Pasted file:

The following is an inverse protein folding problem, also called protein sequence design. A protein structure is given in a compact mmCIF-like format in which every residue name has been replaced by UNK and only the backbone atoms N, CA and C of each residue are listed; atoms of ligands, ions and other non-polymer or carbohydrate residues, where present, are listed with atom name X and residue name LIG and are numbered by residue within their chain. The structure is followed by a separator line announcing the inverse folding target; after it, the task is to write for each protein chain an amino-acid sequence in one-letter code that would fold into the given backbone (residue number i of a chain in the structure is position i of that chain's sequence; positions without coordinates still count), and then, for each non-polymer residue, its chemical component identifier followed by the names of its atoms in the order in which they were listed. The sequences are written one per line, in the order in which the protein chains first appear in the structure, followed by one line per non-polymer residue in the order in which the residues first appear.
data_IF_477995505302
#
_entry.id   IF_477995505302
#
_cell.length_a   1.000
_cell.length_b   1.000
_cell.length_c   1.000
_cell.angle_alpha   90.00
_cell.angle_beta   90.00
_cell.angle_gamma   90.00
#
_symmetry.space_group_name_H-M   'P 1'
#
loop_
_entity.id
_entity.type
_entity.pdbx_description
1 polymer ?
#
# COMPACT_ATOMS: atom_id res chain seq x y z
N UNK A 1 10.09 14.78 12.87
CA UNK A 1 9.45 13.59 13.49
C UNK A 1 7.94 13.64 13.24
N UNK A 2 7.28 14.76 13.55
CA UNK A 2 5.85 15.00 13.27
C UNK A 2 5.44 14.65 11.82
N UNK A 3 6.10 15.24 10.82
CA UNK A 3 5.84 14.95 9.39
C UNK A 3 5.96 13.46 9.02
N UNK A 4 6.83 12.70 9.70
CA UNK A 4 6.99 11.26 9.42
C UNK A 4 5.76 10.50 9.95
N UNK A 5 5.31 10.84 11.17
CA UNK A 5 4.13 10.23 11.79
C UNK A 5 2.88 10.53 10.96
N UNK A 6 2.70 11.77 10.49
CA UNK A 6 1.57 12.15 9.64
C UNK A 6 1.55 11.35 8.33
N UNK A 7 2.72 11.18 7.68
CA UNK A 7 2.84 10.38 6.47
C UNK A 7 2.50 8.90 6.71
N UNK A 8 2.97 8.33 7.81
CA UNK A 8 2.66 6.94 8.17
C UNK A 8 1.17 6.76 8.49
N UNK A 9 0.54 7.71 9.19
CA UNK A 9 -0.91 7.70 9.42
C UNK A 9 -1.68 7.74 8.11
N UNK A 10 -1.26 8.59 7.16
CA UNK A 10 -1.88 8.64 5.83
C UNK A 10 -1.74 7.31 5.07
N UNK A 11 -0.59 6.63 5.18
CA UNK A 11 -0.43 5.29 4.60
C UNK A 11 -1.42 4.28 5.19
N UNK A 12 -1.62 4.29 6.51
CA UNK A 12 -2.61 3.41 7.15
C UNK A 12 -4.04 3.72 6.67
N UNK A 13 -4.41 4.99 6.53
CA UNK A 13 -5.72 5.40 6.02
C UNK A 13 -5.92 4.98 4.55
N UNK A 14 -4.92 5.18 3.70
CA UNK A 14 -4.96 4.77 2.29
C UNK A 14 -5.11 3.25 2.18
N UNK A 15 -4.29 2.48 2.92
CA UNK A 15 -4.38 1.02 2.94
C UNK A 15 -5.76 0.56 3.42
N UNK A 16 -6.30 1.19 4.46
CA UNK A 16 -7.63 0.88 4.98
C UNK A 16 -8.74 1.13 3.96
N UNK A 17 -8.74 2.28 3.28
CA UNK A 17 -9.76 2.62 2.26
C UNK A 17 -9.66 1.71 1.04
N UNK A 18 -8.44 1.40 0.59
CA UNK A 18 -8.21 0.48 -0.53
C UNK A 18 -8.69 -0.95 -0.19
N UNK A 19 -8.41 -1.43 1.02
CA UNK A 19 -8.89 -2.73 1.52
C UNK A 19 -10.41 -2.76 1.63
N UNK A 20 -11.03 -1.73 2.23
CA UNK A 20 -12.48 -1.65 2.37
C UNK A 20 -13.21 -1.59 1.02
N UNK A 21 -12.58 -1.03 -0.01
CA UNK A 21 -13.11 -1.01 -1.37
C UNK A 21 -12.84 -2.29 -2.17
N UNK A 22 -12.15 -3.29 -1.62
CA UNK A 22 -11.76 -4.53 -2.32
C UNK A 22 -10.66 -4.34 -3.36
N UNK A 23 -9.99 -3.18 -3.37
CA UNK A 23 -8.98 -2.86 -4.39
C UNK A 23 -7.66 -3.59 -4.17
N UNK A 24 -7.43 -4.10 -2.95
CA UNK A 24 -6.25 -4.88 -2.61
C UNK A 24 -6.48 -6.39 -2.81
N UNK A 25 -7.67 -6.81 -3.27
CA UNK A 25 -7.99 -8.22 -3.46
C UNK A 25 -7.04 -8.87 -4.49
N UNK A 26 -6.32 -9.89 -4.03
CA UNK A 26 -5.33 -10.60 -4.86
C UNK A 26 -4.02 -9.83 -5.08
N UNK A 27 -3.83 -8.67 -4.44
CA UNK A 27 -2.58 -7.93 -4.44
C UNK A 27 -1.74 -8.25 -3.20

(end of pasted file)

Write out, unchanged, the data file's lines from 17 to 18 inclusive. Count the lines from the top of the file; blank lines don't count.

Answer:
_entity.type
_entity.pdbx_description